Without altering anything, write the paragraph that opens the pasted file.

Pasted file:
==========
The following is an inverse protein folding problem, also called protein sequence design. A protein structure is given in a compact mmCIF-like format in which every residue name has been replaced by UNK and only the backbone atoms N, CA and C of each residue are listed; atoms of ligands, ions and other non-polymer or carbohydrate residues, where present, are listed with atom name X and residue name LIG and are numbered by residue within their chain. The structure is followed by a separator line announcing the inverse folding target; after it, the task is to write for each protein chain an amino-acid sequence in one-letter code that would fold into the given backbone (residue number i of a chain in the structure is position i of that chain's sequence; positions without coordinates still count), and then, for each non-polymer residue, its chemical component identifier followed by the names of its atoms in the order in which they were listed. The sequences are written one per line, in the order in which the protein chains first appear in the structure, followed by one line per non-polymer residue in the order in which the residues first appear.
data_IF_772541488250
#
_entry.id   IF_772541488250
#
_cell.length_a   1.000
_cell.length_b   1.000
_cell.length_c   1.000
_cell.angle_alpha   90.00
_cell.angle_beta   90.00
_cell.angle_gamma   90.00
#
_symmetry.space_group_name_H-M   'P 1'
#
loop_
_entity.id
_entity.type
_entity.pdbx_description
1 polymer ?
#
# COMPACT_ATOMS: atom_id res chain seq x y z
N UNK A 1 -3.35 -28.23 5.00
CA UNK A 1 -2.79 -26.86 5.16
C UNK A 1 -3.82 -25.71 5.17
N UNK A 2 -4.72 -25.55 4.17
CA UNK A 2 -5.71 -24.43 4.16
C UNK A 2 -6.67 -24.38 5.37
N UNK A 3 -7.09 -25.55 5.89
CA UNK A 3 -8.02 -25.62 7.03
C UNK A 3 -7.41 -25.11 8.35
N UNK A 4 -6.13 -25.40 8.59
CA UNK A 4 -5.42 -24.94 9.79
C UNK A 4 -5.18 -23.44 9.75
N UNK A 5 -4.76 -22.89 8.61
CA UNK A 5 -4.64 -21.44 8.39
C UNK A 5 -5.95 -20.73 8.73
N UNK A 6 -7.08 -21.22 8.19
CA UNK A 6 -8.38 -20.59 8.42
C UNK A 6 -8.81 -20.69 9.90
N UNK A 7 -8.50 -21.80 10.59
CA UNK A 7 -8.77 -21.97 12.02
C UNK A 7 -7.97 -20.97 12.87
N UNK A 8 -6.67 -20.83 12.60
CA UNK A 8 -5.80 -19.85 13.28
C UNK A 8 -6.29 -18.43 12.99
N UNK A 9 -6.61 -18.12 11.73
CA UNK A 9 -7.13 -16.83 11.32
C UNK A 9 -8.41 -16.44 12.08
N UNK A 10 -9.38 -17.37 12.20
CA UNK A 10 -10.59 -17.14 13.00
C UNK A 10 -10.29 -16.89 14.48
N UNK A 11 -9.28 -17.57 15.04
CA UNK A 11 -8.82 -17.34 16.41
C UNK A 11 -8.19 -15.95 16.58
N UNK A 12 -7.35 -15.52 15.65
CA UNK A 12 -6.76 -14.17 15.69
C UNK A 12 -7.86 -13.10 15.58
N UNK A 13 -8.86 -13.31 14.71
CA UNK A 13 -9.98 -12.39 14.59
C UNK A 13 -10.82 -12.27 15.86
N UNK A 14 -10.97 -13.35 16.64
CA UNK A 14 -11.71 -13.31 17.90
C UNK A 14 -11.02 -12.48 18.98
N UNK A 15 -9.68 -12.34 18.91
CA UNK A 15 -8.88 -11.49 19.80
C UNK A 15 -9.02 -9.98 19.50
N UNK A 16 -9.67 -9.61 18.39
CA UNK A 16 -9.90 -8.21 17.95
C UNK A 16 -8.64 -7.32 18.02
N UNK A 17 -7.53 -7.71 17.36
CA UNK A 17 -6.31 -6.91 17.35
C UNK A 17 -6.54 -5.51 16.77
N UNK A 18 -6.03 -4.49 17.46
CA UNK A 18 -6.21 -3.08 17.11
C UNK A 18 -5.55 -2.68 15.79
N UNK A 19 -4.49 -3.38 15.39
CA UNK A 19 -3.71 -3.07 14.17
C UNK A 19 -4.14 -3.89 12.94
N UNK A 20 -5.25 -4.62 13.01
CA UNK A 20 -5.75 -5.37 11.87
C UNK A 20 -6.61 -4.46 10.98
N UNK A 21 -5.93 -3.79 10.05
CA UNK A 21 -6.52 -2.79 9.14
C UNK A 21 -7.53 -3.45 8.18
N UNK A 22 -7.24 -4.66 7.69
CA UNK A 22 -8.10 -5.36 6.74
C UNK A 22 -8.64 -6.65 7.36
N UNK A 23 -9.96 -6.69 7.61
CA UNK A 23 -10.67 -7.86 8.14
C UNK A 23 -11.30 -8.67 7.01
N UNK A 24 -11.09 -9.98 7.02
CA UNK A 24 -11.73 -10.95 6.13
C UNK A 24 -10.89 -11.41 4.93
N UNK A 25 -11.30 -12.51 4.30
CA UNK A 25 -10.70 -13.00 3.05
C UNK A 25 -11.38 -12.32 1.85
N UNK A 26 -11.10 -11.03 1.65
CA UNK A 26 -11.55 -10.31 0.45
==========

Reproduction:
The following is an inverse protein folding problem, also called protein sequence design. A protein structure is given in a compact mmCIF-like format in which every residue name has been replaced by UNK and only the backbone atoms N, CA and C of each residue are listed; atoms of ligands, ions and other non-polymer or carbohydrate residues, where present, are listed with atom name X and residue name LIG and are numbered by residue within their chain. The structure is followed by a separator line announcing the inverse folding target; after it, the task is to write for each protein chain an amino-acid sequence in one-letter code that would fold into the given backbone (residue number i of a chain in the structure is position i of that chain's sequence; positions without coordinates still count), and then, for each non-polymer residue, its chemical component identifier followed by the names of its atoms in the order in which they were listed. The sequences are written one per line, in the order in which the protein chains first appear in the structure, followed by one line per non-polymer residue in the order in which the residues first appear.